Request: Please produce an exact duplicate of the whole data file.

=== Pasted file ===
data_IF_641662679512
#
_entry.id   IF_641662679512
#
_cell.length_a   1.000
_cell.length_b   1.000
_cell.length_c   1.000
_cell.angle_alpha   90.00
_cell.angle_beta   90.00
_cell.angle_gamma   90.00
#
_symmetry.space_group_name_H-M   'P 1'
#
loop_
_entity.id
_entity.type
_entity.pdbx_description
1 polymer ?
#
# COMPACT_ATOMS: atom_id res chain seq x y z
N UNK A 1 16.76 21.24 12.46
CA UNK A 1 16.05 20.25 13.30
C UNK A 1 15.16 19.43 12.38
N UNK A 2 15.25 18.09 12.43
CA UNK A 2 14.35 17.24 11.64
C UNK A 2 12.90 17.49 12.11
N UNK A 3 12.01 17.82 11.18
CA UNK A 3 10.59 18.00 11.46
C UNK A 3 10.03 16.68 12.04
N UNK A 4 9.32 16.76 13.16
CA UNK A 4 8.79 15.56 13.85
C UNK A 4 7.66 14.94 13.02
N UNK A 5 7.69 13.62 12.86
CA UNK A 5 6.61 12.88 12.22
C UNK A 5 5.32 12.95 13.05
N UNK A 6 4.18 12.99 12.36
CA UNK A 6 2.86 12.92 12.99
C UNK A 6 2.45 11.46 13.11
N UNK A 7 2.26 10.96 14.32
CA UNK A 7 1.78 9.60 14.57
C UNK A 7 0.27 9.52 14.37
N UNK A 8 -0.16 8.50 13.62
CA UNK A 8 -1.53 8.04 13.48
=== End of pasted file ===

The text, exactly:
data_IF_641662679512
#
_entry.id   IF_641662679512
#
_cell.length_a   1.000
_cell.length_b   1.000
_cell.length_c   1.000
_cell.angle_alpha   90.00
_cell.angle_beta   90.00
_cell.angle_gamma   90.00
#
_symmetry.space_group_name_H-M   'P 1'
#
loop_
_entity.id
_entity.type
_entity.pdbx_description
1 polymer ?
#
# COMPACT_ATOMS: atom_id res chain seq x y z
N UNK A 1 16.76 21.24 12.46
CA UNK A 1 16.05 20.25 13.30
C UNK A 1 15.16 19.43 12.38
N UNK A 2 15.25 18.09 12.43
CA UNK A 2 14.35 17.24 11.64
C UNK A 2 12.90 17.49 12.11
N UNK A 3 12.01 17.82 11.18
CA UNK A 3 10.59 18.00 11.46
C UNK A 3 10.03 16.68 12.04
N UNK A 4 9.32 16.76 13.16
CA UNK A 4 8.79 15.56 13.85
C UNK A 4 7.66 14.94 13.02
N UNK A 5 7.69 13.62 12.86
CA UNK A 5 6.61 12.88 12.22
C UNK A 5 5.32 12.95 13.05
N UNK A 6 4.18 12.99 12.36
CA UNK A 6 2.86 12.92 12.99
C UNK A 6 2.45 11.46 13.11
N UNK A 7 2.26 10.96 14.32
CA UNK A 7 1.78 9.60 14.57
C UNK A 7 0.27 9.52 14.37
N UNK A 8 -0.16 8.50 13.62
CA UNK A 8 -1.53 8.04 13.48